When you think VA police, the first image that springs to mind might be a uniformed officer. But there are a number of specialty roles available on our force – including K-9 officers, criminal investigators and training officers.
“As VA police officers, our efforts are concentrated on the safety of our nation’s heroes and their families when they visit our facilities,” said Gulf Coast VA Chief of Police Services Keith Bradley. “We’re committed to ensuring every Veteran who comes through our doors has a positive experience.”
Expanding on the traditional education provided by our VA Law Enforcement Training Center, these roles could offer a unique career path to serving our Veterans.
Take a look at a few of the specialty positions available as part of our VA police service.
Our police force isn’t just limited to two-legged officers. Canine officers are used throughout the VA network to add an additional level of security, and an additional means of investigation, for VA police.
“A police K9 can save hours of work when looking for a lost person or patient, increasing safety for those at risk,” explained Sergeant Matthew Paquette of White River Junction VA, who recently welcomed his K9 partner, Ripp, a black Labrador retriever.
As a K-9 officer, you can expect to work with your canine partner in many ways, not the least of which will be performing searches on VA property. You may be searching for illicit drugs or missing patients or screening vehicles, buildings, rooms, luggage or even mail for additional threats best uncovered by your partner’s enhanced senses.
You’ll also be responsible for the care of your canine partner. Feeding, watering, exercising, grooming and socialization are all a part of your daily routine. Your canine is a valuable member of the team, and they need your help to stay at the top of their game.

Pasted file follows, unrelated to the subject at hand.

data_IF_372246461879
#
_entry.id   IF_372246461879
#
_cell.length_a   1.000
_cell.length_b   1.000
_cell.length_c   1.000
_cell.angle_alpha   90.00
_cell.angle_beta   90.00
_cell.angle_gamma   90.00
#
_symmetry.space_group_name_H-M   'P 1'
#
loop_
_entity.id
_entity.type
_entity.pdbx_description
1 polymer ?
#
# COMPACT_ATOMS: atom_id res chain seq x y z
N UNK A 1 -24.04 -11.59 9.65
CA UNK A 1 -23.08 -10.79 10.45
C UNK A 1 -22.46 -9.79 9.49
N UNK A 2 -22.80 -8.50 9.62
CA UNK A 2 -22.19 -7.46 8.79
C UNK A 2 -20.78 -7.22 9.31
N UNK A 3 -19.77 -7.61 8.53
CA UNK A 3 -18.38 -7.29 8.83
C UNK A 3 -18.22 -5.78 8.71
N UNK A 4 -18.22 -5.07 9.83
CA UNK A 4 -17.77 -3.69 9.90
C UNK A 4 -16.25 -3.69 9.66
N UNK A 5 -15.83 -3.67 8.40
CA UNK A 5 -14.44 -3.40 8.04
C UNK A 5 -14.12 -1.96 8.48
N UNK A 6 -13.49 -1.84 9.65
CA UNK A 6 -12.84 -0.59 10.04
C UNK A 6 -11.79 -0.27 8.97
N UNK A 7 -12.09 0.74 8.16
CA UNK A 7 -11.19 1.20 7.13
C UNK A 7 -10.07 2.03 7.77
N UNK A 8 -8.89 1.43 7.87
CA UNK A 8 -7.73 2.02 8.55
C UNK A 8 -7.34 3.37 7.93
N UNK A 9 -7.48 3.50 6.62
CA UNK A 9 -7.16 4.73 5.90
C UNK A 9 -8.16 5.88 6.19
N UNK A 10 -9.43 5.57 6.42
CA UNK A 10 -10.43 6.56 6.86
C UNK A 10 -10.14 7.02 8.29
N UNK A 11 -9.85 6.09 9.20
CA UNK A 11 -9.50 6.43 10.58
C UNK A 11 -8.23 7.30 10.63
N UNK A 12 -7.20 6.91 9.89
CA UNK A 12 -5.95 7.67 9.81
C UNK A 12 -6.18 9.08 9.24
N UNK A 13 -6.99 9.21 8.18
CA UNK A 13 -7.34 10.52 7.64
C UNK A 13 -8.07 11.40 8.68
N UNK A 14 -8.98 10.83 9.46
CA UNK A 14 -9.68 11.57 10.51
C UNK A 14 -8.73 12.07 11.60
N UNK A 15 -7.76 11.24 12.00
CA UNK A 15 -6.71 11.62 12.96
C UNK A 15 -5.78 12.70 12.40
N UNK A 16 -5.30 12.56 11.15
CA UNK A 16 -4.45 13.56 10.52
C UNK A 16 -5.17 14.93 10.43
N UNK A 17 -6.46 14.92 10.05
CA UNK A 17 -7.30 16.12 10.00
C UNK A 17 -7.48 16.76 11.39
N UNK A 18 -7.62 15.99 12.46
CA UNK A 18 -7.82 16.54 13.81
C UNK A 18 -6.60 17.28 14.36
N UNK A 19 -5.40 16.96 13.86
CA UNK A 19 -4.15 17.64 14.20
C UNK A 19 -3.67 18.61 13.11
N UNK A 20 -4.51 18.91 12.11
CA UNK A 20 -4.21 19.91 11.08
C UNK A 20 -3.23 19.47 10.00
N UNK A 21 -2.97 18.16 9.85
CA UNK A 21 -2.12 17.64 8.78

You would use an extensive array of innovative procedures to solve crimes that go beyond standard patrol assignments or cannot be resolved through the reporting officer’s initial investigation.
Those crimes are not just limited to external problems, either. Internal affairs investigations fall under the purview of criminal investigators, and you would explore alleged administrative misconduct, patient abuse and other improprieties that may be reported in a facility.
You might also specialize in analyzing data regarding crimes. By examining crime trends, performance metrics and customer service data, you can develop new processes for improvements at facilities and find better ways to keep our Veterans safe.
If you have a gift for teaching and a passion for sharing your knowledge, the role of a VA police training officer may be of interest to you.
Police departments have extensive training qualifications for their officers, and VA is no different. As a training officer, you will be responsible not only for the training and preparation of the officers around you, but also re-certification procedures.
While this training may take the form of classroom-style lectures, our training officers are also responsible for the initial and ongoing weapons training of your fellow officers. Your duties also expand to include working as the primary armorer of your service, maintaining weapons and ammunition.
Work at VA
“The rewarding part is that we consistently have the ability to be able to help people who are actually in need,” said VA Police Officer Matthew Marquez.
Join our 4,000-strong law enforcement team and make a difference, keeping Veterans and their families safe at VA medical facilities around the country.